According to Dr. Almécija, their study for the first time compared the six-million-year-old Millenium Man femur (called BAR 1002'00) using state-of-the-art morphometric techniques to not only other available hominin fossils but also great apes, hylobatids (ie, gibbons and siamangs), and most importantly to fossil apes that lived in the Miocene. The analysis included more than 400 specimens.As the authors note, this is not so different from what was concluded about the gait of Ardipithecus ramidus and that the examination of that hominin led to the idea that, perhaps, modern apes are poor models for early hominin morphology and that the modern apes diverged from the last common ancestor (LCA) in entirely different directions. It is exciting to get to a point where there are obviously transitional characters between hominins and non-hominins.
"We discovered that Orrorin's femur is surprisingly 'intermediate' in both age and anatomy between quadrupedal Miocene apes and bipedal early human ancestors," said Dr. Almécija. "Our paper provides quantitative results of the Orrorin femur as a unique mosaic and stresses the need to incorporate fossil apes into future analyses and discussions dealing with the evolution of human bipedalism, an investigation that should stop considering chimpanzees as default living 'starting point' models."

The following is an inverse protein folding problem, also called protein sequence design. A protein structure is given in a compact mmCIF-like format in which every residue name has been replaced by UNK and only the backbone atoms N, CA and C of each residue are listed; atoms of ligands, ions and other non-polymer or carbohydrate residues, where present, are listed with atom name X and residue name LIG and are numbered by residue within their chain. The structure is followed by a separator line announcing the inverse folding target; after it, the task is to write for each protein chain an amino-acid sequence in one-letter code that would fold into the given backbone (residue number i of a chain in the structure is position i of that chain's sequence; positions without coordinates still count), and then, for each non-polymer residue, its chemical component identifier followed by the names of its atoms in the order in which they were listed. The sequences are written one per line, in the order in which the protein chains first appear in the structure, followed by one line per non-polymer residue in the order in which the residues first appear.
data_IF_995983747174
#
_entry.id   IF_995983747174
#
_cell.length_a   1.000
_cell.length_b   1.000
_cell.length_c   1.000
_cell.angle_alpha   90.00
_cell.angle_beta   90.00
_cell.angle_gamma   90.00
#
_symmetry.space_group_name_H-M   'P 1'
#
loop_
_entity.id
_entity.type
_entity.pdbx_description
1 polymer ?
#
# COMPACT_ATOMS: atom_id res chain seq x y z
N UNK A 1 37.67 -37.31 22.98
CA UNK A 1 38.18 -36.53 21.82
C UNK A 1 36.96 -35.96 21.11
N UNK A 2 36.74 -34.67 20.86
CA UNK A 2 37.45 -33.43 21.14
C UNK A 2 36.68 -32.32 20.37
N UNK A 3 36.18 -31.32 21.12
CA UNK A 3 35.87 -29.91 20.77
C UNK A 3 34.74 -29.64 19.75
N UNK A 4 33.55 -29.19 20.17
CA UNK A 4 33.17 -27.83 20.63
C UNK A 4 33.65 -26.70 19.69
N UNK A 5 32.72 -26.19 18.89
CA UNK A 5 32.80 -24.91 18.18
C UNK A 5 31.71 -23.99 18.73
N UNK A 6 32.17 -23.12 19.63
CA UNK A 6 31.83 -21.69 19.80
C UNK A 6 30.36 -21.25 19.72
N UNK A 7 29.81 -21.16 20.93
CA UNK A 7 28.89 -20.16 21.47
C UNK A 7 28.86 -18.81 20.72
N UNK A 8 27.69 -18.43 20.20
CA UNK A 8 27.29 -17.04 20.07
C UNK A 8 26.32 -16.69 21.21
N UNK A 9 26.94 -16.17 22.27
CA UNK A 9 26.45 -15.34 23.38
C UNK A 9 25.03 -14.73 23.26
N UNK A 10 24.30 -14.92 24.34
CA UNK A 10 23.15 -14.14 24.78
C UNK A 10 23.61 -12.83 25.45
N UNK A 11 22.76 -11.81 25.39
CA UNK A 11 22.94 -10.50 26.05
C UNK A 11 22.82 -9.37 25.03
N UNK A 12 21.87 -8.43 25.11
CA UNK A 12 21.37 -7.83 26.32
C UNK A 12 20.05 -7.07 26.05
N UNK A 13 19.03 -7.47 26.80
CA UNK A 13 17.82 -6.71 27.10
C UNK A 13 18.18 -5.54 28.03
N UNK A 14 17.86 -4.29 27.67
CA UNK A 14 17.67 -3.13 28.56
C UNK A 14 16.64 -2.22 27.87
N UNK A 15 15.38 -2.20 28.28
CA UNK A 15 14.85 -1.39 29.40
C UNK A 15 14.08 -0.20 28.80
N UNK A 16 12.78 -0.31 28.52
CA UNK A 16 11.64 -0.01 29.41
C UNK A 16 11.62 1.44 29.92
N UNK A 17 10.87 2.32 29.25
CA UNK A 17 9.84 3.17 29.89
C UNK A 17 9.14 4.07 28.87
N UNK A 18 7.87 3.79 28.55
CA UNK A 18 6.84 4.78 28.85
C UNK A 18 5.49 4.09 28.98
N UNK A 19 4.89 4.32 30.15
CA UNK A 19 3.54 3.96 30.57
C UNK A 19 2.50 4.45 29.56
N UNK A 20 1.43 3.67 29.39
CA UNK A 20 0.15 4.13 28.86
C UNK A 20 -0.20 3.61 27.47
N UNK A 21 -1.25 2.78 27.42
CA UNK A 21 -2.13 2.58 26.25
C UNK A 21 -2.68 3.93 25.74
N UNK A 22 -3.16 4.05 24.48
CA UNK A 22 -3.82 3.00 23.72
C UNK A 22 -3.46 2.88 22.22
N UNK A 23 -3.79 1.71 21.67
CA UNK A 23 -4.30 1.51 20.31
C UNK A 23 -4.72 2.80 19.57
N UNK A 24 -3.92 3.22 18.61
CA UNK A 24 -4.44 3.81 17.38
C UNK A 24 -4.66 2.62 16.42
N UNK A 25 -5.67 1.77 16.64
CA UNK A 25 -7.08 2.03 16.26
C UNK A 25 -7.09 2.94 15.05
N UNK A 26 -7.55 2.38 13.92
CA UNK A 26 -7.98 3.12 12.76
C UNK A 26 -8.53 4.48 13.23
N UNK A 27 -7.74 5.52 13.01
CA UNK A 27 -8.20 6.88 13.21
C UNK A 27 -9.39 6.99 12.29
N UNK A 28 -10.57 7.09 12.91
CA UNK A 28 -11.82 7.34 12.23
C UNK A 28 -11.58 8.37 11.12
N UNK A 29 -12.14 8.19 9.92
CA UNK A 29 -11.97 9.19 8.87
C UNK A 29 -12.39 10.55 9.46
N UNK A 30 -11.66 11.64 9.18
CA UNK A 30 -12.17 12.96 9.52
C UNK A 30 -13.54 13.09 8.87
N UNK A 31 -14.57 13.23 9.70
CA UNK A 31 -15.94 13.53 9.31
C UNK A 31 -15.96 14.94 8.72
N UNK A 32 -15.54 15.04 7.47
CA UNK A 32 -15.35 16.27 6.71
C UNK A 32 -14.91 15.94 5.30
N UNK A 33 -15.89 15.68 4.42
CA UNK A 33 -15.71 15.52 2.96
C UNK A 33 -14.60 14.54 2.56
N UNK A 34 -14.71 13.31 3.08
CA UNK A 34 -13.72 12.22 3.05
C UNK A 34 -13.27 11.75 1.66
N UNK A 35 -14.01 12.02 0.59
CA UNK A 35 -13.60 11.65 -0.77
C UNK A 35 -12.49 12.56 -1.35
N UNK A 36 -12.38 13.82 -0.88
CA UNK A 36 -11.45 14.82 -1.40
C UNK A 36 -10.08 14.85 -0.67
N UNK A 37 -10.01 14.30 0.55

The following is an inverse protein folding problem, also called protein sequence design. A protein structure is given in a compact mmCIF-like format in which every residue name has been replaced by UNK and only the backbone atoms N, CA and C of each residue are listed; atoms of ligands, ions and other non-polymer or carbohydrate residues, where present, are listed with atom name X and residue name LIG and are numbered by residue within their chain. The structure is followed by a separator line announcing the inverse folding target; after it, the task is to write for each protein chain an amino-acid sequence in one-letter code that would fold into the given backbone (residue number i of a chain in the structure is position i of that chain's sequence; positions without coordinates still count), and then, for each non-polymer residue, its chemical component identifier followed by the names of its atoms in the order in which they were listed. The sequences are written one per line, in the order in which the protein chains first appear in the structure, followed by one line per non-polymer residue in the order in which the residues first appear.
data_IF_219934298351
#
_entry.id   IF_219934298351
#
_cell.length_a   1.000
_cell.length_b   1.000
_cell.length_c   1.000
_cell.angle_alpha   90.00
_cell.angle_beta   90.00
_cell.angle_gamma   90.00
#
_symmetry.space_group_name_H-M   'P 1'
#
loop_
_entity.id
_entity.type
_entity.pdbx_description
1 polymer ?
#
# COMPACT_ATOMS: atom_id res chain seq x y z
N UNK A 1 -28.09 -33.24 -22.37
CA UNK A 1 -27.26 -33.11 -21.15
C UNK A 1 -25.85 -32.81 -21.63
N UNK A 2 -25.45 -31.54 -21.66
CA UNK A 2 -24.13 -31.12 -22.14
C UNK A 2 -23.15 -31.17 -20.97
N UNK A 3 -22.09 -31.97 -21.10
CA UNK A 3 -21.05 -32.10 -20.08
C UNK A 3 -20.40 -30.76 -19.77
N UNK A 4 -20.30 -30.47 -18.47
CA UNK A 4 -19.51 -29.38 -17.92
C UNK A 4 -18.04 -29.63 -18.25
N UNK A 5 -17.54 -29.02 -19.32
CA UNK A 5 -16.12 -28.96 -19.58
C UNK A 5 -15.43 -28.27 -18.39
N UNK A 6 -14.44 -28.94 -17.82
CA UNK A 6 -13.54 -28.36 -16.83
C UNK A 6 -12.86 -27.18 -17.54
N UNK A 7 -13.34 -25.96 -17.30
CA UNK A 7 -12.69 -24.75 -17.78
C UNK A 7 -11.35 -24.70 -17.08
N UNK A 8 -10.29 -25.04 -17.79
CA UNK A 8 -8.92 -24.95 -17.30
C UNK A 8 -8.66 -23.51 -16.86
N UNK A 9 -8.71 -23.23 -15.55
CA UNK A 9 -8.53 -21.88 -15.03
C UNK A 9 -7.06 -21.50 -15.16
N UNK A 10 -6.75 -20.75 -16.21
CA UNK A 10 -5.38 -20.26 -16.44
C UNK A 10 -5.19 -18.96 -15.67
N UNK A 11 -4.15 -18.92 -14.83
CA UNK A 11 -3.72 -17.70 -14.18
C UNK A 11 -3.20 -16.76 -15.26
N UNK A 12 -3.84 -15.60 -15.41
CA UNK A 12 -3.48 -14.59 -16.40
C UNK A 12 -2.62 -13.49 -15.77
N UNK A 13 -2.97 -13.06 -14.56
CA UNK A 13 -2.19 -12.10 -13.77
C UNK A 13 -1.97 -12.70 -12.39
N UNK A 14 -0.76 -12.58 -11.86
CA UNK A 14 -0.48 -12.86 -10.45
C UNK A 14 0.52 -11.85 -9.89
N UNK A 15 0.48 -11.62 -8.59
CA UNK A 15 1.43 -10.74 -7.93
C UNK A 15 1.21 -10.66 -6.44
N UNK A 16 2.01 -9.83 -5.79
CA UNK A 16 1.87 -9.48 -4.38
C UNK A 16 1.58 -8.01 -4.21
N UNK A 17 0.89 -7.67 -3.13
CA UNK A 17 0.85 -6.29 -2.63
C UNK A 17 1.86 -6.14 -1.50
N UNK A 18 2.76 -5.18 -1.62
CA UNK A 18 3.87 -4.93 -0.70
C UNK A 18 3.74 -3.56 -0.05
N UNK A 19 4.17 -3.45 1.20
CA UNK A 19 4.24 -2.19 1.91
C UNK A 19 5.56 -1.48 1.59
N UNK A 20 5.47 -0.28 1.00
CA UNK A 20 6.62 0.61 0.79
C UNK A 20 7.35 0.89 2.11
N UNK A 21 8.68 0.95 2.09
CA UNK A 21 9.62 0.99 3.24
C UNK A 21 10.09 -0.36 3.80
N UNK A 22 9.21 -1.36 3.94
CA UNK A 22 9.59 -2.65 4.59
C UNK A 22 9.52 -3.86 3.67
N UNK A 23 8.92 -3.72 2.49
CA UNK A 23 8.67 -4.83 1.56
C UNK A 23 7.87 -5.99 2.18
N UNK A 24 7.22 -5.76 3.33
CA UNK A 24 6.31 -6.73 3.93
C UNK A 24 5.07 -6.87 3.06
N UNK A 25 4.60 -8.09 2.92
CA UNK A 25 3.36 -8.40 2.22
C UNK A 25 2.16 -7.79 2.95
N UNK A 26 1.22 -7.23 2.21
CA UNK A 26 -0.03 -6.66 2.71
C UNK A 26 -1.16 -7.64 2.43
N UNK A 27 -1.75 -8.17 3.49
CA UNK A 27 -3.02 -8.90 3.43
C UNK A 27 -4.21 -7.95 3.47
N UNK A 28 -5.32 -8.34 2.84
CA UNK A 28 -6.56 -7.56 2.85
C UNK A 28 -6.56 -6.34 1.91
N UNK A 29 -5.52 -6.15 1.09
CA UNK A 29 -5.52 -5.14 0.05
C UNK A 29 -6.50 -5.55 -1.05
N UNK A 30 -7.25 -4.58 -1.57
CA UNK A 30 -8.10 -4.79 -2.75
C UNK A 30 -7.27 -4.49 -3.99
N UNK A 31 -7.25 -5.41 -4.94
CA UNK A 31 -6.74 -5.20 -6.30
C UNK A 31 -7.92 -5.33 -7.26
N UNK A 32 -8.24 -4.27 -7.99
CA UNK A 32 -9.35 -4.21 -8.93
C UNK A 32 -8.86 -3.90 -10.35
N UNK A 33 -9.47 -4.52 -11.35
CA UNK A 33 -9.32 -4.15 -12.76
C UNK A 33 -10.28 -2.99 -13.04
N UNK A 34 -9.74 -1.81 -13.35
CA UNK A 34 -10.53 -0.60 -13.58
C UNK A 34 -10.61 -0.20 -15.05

The other thing that is quite striking is that there is no obvious dividing line between being a quadruped and a biped and that the transition took some time and was gradual. Don Johanson, in Lucy: The Beginnings of Humankind, word:
You don’t gradually go from being a quadruped to being a biped. What would the intermediate stage be–a triped? I’ve never seen one of these.It appears that he may have been wrong, at least about the gradual part.